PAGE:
Hiking to the end of mile-wide Cape Lookout  is one of the top coast hikes in Oregon . The trail begins either at the campground, where it climbs 2.5 miles up to a ridge-top trailhead with a parking lot, or from the Three Capes road  at a well-signed trailhead. An orientation map at the trailhead details the trail options.
The main 2.5-mile trail out to the land’s end, along the narrowing finger of land, can give hikers the impression that they’re on the prow of a giant ship suspended 500 feet above the ocean on all sides. Here, more than anywhere else on the Oregon coast, you get the sense of being on the edge of the continent. Giant spruce, western red cedars, and hemlocks surround the gently hilly trail to the tip of the cape.
In March, Cape Lookout  is a popular vantage point for whale-watching. June through August, a bevy of wildflowers and birds further enhance the rolling terrain en route to the tip of this headland, and in late summer red huckleberries line the path.
Halfway to the overlook, there are views north to Cape Meares  over the Netarts sand spit. Even if you settle for a mere 15-minute stroll down the trail, you can look southward to Cascade Head . Right about where the trees open up, look for a bronze plaque, commemorating the crash of a World War II plane and nearly a dozen casualties, which is embedded in the rock wall bordering the right-hand (north) side of the trail at eye level.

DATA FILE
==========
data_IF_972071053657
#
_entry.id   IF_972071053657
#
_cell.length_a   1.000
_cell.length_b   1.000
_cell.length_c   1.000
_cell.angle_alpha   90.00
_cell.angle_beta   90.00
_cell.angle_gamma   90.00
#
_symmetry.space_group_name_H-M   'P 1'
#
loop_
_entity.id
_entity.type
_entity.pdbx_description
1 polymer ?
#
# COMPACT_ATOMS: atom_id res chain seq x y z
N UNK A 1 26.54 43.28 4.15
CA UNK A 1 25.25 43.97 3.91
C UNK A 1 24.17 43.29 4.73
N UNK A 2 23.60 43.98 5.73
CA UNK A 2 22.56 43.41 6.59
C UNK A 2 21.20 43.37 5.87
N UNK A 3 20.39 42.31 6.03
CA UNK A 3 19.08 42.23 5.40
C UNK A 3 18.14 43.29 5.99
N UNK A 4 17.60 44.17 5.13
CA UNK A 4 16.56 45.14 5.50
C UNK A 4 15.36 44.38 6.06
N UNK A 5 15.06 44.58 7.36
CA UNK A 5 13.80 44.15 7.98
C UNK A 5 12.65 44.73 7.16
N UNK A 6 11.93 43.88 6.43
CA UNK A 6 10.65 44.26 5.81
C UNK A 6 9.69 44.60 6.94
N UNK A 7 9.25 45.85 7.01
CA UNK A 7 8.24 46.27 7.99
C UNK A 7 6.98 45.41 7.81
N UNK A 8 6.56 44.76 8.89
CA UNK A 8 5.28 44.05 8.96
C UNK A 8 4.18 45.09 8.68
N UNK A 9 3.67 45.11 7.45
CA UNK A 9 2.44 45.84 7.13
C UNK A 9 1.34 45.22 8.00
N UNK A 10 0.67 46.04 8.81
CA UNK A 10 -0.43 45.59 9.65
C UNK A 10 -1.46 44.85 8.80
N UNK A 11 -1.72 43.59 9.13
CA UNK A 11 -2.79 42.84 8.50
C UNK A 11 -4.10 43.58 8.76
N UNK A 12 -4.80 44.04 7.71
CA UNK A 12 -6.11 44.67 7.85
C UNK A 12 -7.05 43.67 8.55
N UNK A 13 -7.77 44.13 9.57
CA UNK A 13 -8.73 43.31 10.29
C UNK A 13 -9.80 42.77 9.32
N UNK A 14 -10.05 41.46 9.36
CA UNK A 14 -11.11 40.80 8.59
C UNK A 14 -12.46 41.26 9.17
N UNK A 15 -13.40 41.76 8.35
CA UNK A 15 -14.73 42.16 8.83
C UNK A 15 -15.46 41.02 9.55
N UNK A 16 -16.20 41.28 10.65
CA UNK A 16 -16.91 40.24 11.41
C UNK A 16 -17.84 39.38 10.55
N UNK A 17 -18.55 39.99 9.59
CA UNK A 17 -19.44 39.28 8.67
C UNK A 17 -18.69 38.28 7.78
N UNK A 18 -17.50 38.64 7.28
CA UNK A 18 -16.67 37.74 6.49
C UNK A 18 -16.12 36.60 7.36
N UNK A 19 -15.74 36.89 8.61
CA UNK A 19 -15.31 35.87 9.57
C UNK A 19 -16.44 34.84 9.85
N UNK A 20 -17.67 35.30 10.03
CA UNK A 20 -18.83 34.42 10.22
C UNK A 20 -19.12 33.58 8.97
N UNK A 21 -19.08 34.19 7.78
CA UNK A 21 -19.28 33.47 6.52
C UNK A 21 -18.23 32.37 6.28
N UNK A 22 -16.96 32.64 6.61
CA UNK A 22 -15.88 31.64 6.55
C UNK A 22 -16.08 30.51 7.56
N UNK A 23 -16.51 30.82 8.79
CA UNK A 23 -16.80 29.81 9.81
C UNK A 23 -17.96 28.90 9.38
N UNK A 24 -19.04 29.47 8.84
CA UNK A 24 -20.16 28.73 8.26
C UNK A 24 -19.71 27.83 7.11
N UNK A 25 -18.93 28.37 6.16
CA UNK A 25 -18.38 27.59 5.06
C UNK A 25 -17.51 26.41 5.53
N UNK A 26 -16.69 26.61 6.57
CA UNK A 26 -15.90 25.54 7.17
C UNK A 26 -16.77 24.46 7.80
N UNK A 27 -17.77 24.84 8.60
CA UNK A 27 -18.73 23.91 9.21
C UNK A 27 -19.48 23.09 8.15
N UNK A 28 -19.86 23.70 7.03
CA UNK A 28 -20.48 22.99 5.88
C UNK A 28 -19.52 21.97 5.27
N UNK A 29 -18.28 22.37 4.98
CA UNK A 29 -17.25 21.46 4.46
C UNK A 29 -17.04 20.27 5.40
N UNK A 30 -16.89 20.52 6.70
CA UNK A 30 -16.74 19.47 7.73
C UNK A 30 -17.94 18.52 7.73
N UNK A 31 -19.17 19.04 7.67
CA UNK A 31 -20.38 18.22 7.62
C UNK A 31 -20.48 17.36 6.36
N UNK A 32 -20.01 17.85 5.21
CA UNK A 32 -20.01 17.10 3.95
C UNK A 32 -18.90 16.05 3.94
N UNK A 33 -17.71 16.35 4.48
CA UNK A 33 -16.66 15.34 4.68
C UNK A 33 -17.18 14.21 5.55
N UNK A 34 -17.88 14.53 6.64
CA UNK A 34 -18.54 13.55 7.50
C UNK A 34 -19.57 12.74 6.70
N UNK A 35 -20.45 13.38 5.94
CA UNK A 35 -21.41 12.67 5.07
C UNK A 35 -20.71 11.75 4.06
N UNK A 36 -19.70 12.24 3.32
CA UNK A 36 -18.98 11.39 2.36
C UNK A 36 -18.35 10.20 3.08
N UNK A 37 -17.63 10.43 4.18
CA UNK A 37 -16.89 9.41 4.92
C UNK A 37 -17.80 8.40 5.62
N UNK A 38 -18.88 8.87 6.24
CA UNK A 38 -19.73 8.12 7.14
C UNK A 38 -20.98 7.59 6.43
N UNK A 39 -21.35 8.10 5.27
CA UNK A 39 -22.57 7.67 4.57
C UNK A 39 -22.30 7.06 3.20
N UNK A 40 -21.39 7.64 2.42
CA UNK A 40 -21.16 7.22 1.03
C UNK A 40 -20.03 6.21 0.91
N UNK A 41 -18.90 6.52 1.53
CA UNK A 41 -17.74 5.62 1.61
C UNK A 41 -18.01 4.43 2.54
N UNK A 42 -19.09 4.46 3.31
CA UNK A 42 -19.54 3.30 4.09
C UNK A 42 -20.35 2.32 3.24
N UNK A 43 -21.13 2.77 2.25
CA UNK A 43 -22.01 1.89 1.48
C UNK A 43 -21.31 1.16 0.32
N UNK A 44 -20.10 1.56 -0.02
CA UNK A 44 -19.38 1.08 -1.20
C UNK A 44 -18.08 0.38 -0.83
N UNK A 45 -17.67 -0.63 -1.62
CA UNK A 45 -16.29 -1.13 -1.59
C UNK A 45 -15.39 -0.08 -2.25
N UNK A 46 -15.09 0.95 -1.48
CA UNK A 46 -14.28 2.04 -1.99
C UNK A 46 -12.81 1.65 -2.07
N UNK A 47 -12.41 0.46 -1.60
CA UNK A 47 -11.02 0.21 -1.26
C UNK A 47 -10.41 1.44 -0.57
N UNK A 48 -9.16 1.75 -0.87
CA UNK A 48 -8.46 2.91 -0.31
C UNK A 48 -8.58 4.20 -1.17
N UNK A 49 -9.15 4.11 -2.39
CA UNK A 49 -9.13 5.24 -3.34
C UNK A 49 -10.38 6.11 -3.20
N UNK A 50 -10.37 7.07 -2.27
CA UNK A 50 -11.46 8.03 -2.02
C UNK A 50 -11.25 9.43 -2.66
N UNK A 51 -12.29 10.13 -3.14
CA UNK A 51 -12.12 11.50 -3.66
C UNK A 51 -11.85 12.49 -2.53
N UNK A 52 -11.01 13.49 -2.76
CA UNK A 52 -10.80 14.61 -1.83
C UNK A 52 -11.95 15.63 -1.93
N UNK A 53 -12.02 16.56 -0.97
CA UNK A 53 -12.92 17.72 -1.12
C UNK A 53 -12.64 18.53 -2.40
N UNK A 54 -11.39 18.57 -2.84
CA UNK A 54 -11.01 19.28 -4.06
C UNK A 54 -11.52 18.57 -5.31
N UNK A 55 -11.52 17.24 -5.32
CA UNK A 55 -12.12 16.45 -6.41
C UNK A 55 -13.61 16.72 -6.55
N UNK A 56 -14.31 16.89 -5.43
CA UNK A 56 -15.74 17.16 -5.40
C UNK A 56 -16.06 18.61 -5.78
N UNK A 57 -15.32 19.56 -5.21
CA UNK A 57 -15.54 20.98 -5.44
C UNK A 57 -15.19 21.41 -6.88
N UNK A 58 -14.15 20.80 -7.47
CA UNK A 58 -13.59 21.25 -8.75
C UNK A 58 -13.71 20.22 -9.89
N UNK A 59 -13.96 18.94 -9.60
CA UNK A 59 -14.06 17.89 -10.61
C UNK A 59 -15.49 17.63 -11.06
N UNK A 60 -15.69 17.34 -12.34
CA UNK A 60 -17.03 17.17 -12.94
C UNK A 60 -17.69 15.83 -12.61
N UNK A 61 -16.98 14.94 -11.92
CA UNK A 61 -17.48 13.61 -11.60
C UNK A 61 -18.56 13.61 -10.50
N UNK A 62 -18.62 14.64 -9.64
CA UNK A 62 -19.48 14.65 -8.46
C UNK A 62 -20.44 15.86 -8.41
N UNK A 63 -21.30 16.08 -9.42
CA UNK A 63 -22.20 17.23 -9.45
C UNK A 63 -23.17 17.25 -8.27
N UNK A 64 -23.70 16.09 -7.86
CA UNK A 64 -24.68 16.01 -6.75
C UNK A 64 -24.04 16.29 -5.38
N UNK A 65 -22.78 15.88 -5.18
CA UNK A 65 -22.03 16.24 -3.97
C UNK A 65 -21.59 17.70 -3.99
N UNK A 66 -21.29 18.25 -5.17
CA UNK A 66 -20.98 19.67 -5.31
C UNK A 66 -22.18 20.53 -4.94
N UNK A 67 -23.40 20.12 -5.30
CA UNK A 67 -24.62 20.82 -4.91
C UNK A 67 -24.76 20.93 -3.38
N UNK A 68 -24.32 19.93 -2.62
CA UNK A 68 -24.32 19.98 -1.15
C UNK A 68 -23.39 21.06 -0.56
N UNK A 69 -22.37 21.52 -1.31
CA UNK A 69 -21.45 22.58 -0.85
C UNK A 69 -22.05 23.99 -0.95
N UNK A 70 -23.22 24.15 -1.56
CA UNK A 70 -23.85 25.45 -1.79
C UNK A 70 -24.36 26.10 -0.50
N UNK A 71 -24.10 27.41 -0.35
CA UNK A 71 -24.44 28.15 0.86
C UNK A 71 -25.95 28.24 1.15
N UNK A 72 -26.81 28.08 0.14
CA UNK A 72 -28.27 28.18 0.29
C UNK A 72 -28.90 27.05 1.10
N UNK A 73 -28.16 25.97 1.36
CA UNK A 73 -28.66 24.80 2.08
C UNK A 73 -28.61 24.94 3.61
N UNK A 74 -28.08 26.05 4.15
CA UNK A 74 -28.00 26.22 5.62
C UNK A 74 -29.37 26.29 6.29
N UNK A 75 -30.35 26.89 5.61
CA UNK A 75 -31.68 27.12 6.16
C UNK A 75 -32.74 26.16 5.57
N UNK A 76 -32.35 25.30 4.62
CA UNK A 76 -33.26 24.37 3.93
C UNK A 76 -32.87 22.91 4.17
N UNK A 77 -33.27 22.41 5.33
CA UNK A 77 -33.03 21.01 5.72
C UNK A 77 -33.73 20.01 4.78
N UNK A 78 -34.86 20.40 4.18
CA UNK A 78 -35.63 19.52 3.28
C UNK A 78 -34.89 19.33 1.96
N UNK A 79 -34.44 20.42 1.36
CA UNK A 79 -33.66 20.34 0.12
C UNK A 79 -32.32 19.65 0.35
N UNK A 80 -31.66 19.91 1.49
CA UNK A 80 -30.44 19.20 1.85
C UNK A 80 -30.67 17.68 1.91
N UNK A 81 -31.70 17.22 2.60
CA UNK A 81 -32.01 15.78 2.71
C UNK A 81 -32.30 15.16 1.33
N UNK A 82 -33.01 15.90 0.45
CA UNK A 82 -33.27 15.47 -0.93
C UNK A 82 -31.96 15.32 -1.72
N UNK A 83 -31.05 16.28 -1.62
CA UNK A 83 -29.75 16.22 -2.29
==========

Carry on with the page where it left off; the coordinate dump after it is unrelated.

If you’re unable to take this hike, two unmarked turnouts along the Three Capes road  between the sand dunes and Cape Lookout  parking lot let you survey the terrain south to Cape Kiwanda . Don’t be surprised if you see hang gliders and paragliders.
Another popular trail in the state park heads north from the campground through a variety of estuarine habitats along the sand spit separating Netarts Bay from the Pacific. It’s a popular site for agate hunters, clammers, and crabbers.